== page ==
Sunday, April 22, 2018
American Academy of Sleep Medicine versus Minnesota Medical Cannabis Program
The American Academy of Sleep Medicine (AASM) came out with a position statement about the use of medical cannabis for obstructive sleep apnea (OSA). In brief they think it is not a good idea. The entire statement can be read at the link. I think that it is important to keep in mind that they concerns about safety and efficacy are generally dependent on the fact that like most of the conditions on the Minnesota list, there is minimal to no scientific data to back up the suggested uses.
The AASM is not the first professional society to take a position on medical cannabis. One of the first purported applications of medical cannabis was for glaucoma. The American Academy of Ophthalmology has a position statement on Cannabinoids for Glaucoma that reviews the history of this application and concludes that although cannabinoids can lower intraocular pressure, the duration of this effect is too short and the side effect profile too problematic for cannabinoids to be used for this application. The statement points out that long acting cannabinoids for this application were recommended by the Institute of Medicine in 1999, but as of 2018 statement - there has been not suitable cannabinoid derivative.
That brings me back to the familiar refrain on this blog and that is the fallacy that cannabinoids or any street drug for that matter represents some form of miracle drug. Humans have been aware of cannabis for many applications for about 5,000 years. A reasonable question is why some miracle application or even one less than a miracle has not been found at this point in time. Why for example, were opioids developed as effective pain medications from the natural compounds over the same period of time? I have attended the lectures on physicians who advocate for medical cannabis. Some of them invoke Chinese medicine and quasi-scientific explanations like the entourage effect about why the whole plant needs to be smoked. I don't really see a need for physicians to certify people to access these largely unproven treatments, especially when medical colleagues are describing them as potentially unsafe and ineffective.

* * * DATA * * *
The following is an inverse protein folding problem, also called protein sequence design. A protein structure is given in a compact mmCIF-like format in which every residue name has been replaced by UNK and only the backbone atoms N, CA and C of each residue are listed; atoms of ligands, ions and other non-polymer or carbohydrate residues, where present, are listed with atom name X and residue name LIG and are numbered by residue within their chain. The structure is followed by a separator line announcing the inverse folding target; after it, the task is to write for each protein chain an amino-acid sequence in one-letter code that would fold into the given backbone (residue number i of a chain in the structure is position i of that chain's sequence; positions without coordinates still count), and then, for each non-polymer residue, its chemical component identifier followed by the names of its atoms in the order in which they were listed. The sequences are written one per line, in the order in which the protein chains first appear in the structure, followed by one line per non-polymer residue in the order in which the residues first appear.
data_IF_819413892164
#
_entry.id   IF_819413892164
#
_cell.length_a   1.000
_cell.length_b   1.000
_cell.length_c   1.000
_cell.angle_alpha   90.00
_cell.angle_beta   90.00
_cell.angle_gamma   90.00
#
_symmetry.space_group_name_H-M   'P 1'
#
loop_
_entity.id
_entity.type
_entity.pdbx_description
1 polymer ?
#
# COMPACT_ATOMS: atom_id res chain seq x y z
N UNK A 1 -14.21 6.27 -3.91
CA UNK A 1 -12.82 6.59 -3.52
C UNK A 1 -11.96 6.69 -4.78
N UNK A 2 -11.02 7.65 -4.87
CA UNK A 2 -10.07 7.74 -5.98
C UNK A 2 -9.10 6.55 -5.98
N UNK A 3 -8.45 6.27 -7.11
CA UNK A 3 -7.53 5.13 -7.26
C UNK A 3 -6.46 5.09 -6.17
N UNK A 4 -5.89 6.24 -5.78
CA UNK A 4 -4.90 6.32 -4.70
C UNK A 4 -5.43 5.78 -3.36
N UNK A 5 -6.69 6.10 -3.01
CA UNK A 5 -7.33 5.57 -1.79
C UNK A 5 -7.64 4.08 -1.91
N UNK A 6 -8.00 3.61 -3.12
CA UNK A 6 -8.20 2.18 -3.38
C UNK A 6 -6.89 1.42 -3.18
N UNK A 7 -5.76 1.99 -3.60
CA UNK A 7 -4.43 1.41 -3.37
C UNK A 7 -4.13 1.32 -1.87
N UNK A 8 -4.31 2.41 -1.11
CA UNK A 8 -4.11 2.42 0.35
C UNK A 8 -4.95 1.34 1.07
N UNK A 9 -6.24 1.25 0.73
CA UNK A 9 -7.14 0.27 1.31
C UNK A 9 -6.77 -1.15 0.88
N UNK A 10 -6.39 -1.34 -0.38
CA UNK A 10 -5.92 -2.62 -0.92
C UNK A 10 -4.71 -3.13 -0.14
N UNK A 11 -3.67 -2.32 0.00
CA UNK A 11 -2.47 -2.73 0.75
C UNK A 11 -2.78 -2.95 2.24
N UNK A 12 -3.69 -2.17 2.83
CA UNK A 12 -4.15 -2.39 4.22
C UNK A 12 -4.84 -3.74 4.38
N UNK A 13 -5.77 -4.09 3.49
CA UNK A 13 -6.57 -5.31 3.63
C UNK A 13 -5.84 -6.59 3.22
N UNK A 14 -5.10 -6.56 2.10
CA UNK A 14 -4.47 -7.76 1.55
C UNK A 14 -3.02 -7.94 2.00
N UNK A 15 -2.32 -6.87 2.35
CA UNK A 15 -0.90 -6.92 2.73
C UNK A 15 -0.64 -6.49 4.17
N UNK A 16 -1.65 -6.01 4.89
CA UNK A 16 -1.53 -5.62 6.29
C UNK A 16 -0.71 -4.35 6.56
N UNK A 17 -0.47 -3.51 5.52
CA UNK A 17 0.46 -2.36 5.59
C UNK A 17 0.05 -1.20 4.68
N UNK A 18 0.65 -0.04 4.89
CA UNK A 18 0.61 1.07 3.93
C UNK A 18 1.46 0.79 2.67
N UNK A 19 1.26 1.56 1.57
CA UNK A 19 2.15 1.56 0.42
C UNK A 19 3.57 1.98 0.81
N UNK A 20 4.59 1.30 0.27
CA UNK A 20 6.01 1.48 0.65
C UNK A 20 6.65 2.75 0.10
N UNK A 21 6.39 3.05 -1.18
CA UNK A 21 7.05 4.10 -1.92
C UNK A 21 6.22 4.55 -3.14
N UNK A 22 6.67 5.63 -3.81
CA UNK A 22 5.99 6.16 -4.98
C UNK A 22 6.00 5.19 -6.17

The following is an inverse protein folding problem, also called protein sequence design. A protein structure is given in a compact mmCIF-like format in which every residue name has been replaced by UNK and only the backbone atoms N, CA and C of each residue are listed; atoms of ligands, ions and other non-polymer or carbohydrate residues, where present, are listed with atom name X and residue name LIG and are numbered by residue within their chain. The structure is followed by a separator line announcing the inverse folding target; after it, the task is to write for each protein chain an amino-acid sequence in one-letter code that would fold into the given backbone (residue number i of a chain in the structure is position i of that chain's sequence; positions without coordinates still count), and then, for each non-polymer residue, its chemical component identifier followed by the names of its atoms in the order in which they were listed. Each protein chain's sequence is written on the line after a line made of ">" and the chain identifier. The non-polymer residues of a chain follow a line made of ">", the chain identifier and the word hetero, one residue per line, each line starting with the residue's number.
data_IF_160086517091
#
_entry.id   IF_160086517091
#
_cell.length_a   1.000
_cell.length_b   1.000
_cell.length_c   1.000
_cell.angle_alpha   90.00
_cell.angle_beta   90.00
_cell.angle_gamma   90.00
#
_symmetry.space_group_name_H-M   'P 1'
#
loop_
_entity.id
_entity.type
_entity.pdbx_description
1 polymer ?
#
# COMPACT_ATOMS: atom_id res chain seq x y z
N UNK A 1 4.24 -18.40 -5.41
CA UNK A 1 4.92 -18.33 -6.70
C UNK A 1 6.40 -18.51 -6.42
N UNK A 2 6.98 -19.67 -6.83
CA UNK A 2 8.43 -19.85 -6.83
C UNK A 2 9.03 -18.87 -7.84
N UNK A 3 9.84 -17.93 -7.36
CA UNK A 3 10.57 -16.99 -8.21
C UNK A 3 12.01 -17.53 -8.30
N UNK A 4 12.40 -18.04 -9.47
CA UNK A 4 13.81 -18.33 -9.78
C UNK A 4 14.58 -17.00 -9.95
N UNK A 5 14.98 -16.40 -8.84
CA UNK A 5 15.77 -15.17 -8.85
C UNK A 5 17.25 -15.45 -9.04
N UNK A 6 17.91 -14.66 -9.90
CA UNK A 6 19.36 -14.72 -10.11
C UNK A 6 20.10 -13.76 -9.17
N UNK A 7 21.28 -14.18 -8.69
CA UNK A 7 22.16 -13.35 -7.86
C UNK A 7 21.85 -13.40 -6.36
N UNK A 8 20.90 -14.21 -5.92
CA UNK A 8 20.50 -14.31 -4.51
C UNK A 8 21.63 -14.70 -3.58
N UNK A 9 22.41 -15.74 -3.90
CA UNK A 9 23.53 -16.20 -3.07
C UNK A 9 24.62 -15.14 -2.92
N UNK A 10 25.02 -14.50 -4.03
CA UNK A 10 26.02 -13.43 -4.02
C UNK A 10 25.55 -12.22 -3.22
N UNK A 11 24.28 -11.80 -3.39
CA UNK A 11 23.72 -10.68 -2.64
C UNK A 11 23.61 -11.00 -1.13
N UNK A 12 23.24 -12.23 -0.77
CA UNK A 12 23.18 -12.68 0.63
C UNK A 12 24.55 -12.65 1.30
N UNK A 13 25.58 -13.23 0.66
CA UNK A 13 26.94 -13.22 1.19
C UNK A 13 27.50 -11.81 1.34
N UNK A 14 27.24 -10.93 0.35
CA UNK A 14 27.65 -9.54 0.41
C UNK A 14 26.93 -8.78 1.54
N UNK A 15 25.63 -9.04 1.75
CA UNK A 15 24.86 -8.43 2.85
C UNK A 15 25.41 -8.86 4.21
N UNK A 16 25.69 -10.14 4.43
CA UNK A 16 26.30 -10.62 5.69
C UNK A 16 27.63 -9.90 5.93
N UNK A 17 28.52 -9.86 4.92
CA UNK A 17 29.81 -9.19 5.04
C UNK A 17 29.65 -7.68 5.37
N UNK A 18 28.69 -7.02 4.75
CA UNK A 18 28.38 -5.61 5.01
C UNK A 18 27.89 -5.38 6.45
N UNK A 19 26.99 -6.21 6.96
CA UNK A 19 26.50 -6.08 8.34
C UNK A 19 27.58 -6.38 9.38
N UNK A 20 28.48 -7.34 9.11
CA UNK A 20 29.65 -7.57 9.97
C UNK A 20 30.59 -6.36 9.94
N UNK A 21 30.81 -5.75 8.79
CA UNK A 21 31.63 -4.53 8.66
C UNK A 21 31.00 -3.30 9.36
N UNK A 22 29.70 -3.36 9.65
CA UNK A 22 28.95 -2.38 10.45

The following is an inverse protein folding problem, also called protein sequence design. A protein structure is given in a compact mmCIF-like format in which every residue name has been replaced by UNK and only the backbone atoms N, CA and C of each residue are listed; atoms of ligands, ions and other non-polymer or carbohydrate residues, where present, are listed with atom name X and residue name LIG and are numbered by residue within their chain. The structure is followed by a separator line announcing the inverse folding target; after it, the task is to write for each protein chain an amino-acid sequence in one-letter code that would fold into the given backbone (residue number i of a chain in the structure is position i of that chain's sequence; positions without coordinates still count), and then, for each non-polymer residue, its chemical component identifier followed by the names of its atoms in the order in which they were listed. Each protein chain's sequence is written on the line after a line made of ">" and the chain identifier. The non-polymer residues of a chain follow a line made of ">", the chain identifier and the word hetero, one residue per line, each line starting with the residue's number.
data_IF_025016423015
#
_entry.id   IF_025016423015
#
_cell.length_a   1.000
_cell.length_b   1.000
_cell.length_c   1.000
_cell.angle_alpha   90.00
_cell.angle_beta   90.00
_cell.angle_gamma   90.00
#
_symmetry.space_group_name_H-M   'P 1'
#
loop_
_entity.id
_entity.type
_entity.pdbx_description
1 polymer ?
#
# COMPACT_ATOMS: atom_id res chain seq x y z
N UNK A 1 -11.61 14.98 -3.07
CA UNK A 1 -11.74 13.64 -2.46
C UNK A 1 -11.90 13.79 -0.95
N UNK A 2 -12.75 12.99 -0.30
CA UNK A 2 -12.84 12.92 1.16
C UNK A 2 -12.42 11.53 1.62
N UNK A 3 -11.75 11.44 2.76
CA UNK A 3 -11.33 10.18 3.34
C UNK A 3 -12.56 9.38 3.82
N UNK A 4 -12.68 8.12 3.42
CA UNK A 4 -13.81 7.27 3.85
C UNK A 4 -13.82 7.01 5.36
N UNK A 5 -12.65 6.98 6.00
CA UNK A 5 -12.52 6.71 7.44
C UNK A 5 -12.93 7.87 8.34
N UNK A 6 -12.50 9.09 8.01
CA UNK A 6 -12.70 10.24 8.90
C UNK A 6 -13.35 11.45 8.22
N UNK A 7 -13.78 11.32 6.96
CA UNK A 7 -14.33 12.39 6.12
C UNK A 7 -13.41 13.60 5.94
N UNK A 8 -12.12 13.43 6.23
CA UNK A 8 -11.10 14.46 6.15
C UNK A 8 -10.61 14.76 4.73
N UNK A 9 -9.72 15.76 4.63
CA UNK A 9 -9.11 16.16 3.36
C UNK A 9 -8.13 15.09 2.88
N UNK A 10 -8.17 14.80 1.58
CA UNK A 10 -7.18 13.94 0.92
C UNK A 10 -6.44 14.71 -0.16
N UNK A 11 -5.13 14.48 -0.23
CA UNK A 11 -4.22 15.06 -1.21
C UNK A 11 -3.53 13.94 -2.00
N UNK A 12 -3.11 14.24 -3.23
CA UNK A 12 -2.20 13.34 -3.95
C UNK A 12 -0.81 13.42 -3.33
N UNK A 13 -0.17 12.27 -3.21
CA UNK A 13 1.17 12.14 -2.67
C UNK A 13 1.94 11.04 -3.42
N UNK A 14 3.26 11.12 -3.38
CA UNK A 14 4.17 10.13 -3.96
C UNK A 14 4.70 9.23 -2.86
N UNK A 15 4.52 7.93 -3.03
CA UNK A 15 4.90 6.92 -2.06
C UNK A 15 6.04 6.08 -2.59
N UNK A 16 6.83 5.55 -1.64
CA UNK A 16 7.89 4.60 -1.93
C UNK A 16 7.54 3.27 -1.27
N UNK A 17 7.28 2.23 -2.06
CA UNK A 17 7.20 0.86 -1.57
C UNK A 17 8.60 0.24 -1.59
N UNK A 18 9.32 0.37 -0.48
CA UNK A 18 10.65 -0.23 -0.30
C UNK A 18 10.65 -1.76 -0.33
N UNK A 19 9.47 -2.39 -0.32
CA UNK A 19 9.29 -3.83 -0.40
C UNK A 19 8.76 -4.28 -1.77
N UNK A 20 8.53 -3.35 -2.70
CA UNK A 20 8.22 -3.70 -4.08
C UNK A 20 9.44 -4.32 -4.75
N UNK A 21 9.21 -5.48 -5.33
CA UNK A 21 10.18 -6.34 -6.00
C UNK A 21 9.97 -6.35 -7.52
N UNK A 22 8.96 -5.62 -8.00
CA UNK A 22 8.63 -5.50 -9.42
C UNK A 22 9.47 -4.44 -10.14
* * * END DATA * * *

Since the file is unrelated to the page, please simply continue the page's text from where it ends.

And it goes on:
I have no problem with the state of Minnesota supplying medical cannabis to people with a condition that has no clear cut treatment. I have no concerns about the state supplying cannabis to people who are terminally ill. I do have a problem when cannabis is listed as a treatment when in fact there is little to no evidence that it is effective and vastly superior treatments exist. Glaucoma and obstructive sleep apnea are two of these conditions. From a purely psychiatric standpoint post traumatic stress disorder, and autism have existing treatments and autism has a newly approved treatment. In the case of Tourette's syndrome and other movement disorders - the data remains very preliminary.
As a prescribing physician, I have serious doubts about the thinking that goes into prescribing cannabis as an actual medication. I prescribe medications every day. These medications are all approved for use by the FDA. There are specific indications and off label uses. There are potentially serious side effects. The medications have to be prescribed to take the patient's chronic illnesses into account. For example, I would not prescribe a sedative to a patient who I thought might have obstructive sleep apnea. Prescribing cannabis, even in a special program that eliminates smokable cannabis continues to not make any sense to me.
The list at the top of this page is directly from the Minnesota Medical Cannabis program as of today. It lists all of the current conditions that qualify a person to take it. I see the list as a political compromise to delay and potentially thwart the recreational marijuana movement. It should not be a surprise that medical cannabis has always been a mainstay of the strategy to legalize recreational marijuana. While that drama plays out - I hope that people in Minnesota don't forgo effective medical treatment for medical cannabis. Today that means CPAP for obstructive sleep apnea and glaucoma drugs and surgery for glaucoma.
There is no evidence that medical cannabis can come close to the medical effectiveness of those options. At the political level - this is also a great example of how politics negatively impacts quality medical care.
George Dawson, MD, DFAPA
1: Ramar K, Rosen IM, Kirsch DB, Chervin RD, Carden KA, Aurora RN, Kristo DA, Malhotra RK, Martin JL, Olson EJ, Rosen CL, Rowley JA; American Academy of Sleep Medicine Board of Directors. Medical cannabis and the treatment of obstructive sleep apnea: an American Academy of Sleep Medicine position statement. J Clin Sleep Med. 2018;14(4):679–681.
2: Petitions to Add Qualifying Medical Conditions to the Medical Cannabis Program. This document documents the review process for adding qualifying conditions to the list. Link
The table at the top of this post is directly from the Minnesota Medical Cannabis web site and is used here as a public document.